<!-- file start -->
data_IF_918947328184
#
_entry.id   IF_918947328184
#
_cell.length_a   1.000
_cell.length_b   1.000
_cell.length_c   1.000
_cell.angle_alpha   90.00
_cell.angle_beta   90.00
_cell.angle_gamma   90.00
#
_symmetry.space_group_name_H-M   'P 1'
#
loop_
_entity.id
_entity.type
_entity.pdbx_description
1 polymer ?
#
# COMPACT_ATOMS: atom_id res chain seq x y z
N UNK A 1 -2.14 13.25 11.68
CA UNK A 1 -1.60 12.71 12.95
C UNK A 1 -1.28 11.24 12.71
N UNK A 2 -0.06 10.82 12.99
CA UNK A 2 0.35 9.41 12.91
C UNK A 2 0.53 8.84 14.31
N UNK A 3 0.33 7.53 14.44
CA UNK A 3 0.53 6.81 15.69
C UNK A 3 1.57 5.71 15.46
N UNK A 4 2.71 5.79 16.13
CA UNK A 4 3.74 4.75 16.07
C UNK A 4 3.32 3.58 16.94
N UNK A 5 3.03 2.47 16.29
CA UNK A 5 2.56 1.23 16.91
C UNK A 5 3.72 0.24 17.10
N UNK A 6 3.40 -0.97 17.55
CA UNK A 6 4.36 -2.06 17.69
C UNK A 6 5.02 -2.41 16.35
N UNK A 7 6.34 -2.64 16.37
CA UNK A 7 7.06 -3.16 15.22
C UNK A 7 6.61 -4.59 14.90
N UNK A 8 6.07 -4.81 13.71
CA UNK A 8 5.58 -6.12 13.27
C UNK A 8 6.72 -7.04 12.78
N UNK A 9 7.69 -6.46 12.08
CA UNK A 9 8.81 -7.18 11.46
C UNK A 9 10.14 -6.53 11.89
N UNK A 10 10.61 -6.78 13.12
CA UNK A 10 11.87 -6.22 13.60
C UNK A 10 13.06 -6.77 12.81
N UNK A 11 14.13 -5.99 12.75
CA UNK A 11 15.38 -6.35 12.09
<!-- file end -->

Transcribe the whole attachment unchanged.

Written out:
data_IF_918947328184
#
_entry.id   IF_918947328184
#
_cell.length_a   1.000
_cell.length_b   1.000
_cell.length_c   1.000
_cell.angle_alpha   90.00
_cell.angle_beta   90.00
_cell.angle_gamma   90.00
#
_symmetry.space_group_name_H-M   'P 1'
#
loop_
_entity.id
_entity.type
_entity.pdbx_description
1 polymer ?
#
# COMPACT_ATOMS: atom_id res chain seq x y z
N UNK A 1 -2.14 13.25 11.68
CA UNK A 1 -1.60 12.71 12.95
C UNK A 1 -1.28 11.24 12.71
N UNK A 2 -0.06 10.82 12.99
CA UNK A 2 0.35 9.41 12.91
C UNK A 2 0.53 8.84 14.31
N UNK A 3 0.33 7.53 14.44
CA UNK A 3 0.53 6.81 15.69
C UNK A 3 1.57 5.71 15.46
N UNK A 4 2.71 5.79 16.13
CA UNK A 4 3.74 4.75 16.07
C UNK A 4 3.32 3.58 16.94
N UNK A 5 3.03 2.47 16.29
CA UNK A 5 2.56 1.23 16.91
C UNK A 5 3.72 0.24 17.10
N UNK A 6 3.40 -0.97 17.55
CA UNK A 6 4.36 -2.06 17.69
C UNK A 6 5.02 -2.41 16.35
N UNK A 7 6.34 -2.64 16.37
CA UNK A 7 7.06 -3.16 15.22
C UNK A 7 6.61 -4.59 14.90
N UNK A 8 6.07 -4.81 13.71
CA UNK A 8 5.58 -6.12 13.27
C UNK A 8 6.72 -7.04 12.78
N UNK A 9 7.69 -6.46 12.08
CA UNK A 9 8.81 -7.18 11.46
C UNK A 9 10.14 -6.53 11.89
N UNK A 10 10.61 -6.78 13.12
CA UNK A 10 11.87 -6.22 13.60
C UNK A 10 13.06 -6.77 12.81
N UNK A 11 14.13 -5.99 12.75
CA UNK A 11 15.38 -6.35 12.09